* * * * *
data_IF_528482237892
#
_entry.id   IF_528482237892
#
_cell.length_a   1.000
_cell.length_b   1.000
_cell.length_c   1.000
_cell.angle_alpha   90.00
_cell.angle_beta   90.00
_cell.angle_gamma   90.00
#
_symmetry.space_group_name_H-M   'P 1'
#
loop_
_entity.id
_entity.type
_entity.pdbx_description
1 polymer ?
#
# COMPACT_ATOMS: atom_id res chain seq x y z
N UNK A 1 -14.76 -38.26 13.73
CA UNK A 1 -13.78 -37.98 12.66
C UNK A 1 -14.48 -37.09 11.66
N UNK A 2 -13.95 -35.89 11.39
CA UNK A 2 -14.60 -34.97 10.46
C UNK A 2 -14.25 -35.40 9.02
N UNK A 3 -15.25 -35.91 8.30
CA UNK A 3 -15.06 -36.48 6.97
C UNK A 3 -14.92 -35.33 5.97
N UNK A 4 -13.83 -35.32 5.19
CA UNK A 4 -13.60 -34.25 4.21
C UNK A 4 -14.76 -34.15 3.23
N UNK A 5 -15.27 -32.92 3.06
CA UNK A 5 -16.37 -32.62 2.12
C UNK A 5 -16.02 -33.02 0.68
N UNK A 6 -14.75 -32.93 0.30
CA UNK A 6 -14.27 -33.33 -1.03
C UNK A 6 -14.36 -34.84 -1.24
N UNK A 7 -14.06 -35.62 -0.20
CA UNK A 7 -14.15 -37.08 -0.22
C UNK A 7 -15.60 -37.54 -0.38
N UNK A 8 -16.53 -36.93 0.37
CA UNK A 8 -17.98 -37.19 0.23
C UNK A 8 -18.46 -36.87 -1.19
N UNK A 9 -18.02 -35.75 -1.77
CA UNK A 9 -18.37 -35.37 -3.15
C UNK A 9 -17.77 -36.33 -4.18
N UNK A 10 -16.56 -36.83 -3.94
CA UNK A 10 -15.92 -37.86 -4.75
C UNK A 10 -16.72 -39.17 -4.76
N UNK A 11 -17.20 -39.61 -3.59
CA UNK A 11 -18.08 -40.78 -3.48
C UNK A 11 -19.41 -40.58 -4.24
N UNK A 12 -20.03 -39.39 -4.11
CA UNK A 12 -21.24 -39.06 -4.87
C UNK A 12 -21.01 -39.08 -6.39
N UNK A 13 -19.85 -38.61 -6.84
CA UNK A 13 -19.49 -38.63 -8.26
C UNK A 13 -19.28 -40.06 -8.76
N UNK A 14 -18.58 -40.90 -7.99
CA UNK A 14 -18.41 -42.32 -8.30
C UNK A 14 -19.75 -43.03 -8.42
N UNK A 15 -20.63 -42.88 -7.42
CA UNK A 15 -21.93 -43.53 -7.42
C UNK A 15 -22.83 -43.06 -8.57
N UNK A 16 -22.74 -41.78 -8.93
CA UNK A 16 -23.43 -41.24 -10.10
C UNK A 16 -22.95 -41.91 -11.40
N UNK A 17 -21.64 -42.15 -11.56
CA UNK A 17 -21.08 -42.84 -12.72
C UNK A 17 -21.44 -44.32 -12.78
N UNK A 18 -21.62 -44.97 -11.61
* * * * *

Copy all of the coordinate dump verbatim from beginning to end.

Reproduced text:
data_IF_528482237892
#
_entry.id   IF_528482237892
#
_cell.length_a   1.000
_cell.length_b   1.000
_cell.length_c   1.000
_cell.angle_alpha   90.00
_cell.angle_beta   90.00
_cell.angle_gamma   90.00
#
_symmetry.space_group_name_H-M   'P 1'
#
loop_
_entity.id
_entity.type
_entity.pdbx_description
1 polymer ?
#
# COMPACT_ATOMS: atom_id res chain seq x y z
N UNK A 1 -14.76 -38.26 13.73
CA UNK A 1 -13.78 -37.98 12.66
C UNK A 1 -14.48 -37.09 11.66
N UNK A 2 -13.95 -35.89 11.39
CA UNK A 2 -14.60 -34.97 10.46
C UNK A 2 -14.25 -35.40 9.02
N UNK A 3 -15.25 -35.91 8.30
CA UNK A 3 -15.06 -36.48 6.97
C UNK A 3 -14.92 -35.33 5.97
N UNK A 4 -13.83 -35.32 5.19
CA UNK A 4 -13.60 -34.25 4.21
C UNK A 4 -14.76 -34.15 3.23
N UNK A 5 -15.27 -32.92 3.06
CA UNK A 5 -16.37 -32.62 2.12
C UNK A 5 -16.02 -33.02 0.68
N UNK A 6 -14.75 -32.93 0.30
CA UNK A 6 -14.27 -33.33 -1.03
C UNK A 6 -14.36 -34.84 -1.24
N UNK A 7 -14.06 -35.62 -0.20
CA UNK A 7 -14.15 -37.08 -0.22
C UNK A 7 -15.60 -37.54 -0.38
N UNK A 8 -16.53 -36.93 0.37
CA UNK A 8 -17.98 -37.19 0.23
C UNK A 8 -18.46 -36.87 -1.19
N UNK A 9 -18.02 -35.75 -1.77
CA UNK A 9 -18.37 -35.37 -3.15
C UNK A 9 -17.77 -36.33 -4.18
N UNK A 10 -16.56 -36.83 -3.94
CA UNK A 10 -15.92 -37.86 -4.75
C UNK A 10 -16.72 -39.17 -4.76
N UNK A 11 -17.20 -39.61 -3.59
CA UNK A 11 -18.08 -40.78 -3.48
C UNK A 11 -19.41 -40.58 -4.24
N UNK A 12 -20.03 -39.39 -4.11
CA UNK A 12 -21.24 -39.06 -4.87
C UNK A 12 -21.01 -39.08 -6.39
N UNK A 13 -19.85 -38.61 -6.84
CA UNK A 13 -19.49 -38.63 -8.26
C UNK A 13 -19.28 -40.06 -8.76
N UNK A 14 -18.58 -40.90 -7.99
CA UNK A 14 -18.41 -42.32 -8.30
C UNK A 14 -19.75 -43.03 -8.42
N UNK A 15 -20.63 -42.88 -7.42
CA UNK A 15 -21.93 -43.53 -7.42
C UNK A 15 -22.83 -43.06 -8.57
N UNK A 16 -22.74 -41.78 -8.93
CA UNK A 16 -23.43 -41.24 -10.10
C UNK A 16 -22.95 -41.91 -11.40
N UNK A 17 -21.64 -42.15 -11.56
CA UNK A 17 -21.08 -42.84 -12.72
C UNK A 17 -21.44 -44.32 -12.78
N UNK A 18 -21.62 -44.97 -11.61